Rock the Boat

© Kari Helm

I grew up swimming in the Great Lakes. My childhood was built on sandcastle competitions, pretending to be a mermaid, and diving for rocks. I knew how to fight off currents and hold my breath longer than most kids my age and when I got older, skinny dipping was as natural as being born. On more than one occasion, I’ve been lulled to sleep by the repetitious sound of a gently rumbling tide, or matched in temper by the buffeting slaps of an angry breeze. So, I don’t think it’s much of an exaggeration to say that I consider large bodies of water a second kind of home.

My best friend didn’t know this when we first met.

At the time, we had only been friends for about six months and although we were starting to become close, we were only at the beginning stages of our relationship. You know, that stage where you actually care about the words that come out of your mouth when you’re talking to another person. Well, anyways, like normal young Americans, we decided to hang out at a local fast food place to chat after having had a long day of classes and an even longer day spent shopping on a broke person’s budget. Everything was going great until I noticed her weird and more than just slightly off behavior. I kept asking her about it in between increasingly worried thoughts of how maybe she might actually be thinking of robbing the joint. I mean, why else would she be kneading her napkin, looking hurriedly out the window, and sweating like a pregnant woman 23 hours into heavy labor?

It didn’t make much sense.

Well, finally after my patience had long been depleted and I’d asked her for the hundredth time, she whispered a frantic reply that I didn’t quite catch the first time around. So I bugged her to spit it out already.

Looking back at me, as serious as can be, she then managed to get out that if she was stuck on a boat with her best friend Esmeralda (whose name has been changed to maintain her cool spy-like identity) and myself and had to choose which of us to toss out on our ass in order to save the other, then she would easily knock me overboard first.

Cricket. Cricket.

Did she seriously just say she’d make me fish bait?

Yes, yes she did.

To say I was confused would be putting it mildly. After all, here I was, minding my own bee’s wax when out of the blue this new friend of mine told me she’d kill me to save her other friend’s life. Right, like that’s an everyday segway into a friendly relationship… I think not.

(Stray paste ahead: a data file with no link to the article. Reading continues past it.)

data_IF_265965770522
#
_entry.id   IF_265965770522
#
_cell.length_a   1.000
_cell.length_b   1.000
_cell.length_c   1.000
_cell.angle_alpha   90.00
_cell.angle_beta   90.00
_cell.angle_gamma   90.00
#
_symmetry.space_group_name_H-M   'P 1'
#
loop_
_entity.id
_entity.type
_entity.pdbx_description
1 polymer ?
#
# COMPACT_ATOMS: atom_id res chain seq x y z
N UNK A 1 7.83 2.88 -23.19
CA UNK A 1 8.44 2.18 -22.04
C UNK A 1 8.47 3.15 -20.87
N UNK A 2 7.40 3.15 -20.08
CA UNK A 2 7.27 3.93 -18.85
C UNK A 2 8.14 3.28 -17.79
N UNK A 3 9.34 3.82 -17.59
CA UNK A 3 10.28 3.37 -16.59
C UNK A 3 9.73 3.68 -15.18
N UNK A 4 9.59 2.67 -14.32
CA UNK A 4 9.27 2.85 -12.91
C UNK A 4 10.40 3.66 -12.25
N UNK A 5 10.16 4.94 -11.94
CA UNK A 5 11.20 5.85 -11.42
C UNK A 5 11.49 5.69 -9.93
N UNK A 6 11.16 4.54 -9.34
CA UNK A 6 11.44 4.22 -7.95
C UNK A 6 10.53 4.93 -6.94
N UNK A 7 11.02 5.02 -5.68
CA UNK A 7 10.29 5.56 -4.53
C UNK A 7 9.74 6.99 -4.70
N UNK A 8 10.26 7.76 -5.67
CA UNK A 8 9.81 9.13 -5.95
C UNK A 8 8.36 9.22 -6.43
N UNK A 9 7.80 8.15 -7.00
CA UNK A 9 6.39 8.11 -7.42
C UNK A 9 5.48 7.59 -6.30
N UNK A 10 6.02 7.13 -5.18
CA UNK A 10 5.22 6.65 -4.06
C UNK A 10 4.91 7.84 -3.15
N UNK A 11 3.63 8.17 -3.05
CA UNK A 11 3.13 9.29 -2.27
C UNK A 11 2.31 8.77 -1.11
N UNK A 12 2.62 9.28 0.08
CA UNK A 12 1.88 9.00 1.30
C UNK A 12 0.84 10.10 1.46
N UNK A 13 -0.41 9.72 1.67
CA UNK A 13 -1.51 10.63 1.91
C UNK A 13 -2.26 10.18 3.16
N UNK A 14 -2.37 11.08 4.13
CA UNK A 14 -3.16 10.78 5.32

Without going into too much back story, we got past this embarrassingly awkward moment of our newly budding friendship and have since become extremely close friends. And, with a tad bit of IN-YOUR-FACEness, I’m happy to announce that after further conversation I’ve now been reassured that it would be Esmeralda’s sorry hiney thrown out to sea. Not that I was much worried because, as I’ve said before, I’m at home in the water. And I’m pretty sure I could have taken them out before they had the chance to push me overboard anyways.

But I digress.

This blog post isn’t about my weird association with people that want to kill me, but rather it’s about my recent discovery of a rejection email from a short story competition that I had applied to months ago. I had written a story that I (not to toot my own horn) knew was pretty damn good and, for the first time in my writing career, I had true confidence in getting something published. Not only was the idea solid but I had pushed that baby back and forth to my personal editors for a year to get it just right before applying to this specific competition. I’ve applied to other competitions for publication and haven’t won, but this was the first story I really thought stood a fighting chance. I truly felt like I had it in the bag.

But as fate would have it – that didn’t happen.

I didn’t even place, which was an even bigger disappointment. I know it’s ridiculous to get your hopes too far up about something like this, considering the likelihood of being published and the difficulty in pursuing a dream that everybody in America seems equally hell bent on dreaming, but I rather get my hopes trampled upon than have zero, zilch, nadda when it comes to having faith in something. I’m not trying to kid myself, I mean, I know I’m going to mope about it for a while and feel sorry for myself until I’ve mooched enough sympathy out of everyone around me and they get sick of me sucking the life out of them. That’s just how the real world rolls. Then, with a bruised ego and a reality check, I’ll once again continue writing and submitting until that day comes when I do get published.

So, I guess the lesson learned is: if I can handle a friend’s rejection then a story rejection should be a walk in the park. And better yet, if I can change one rejection, I sure as hell have the power to change the other!

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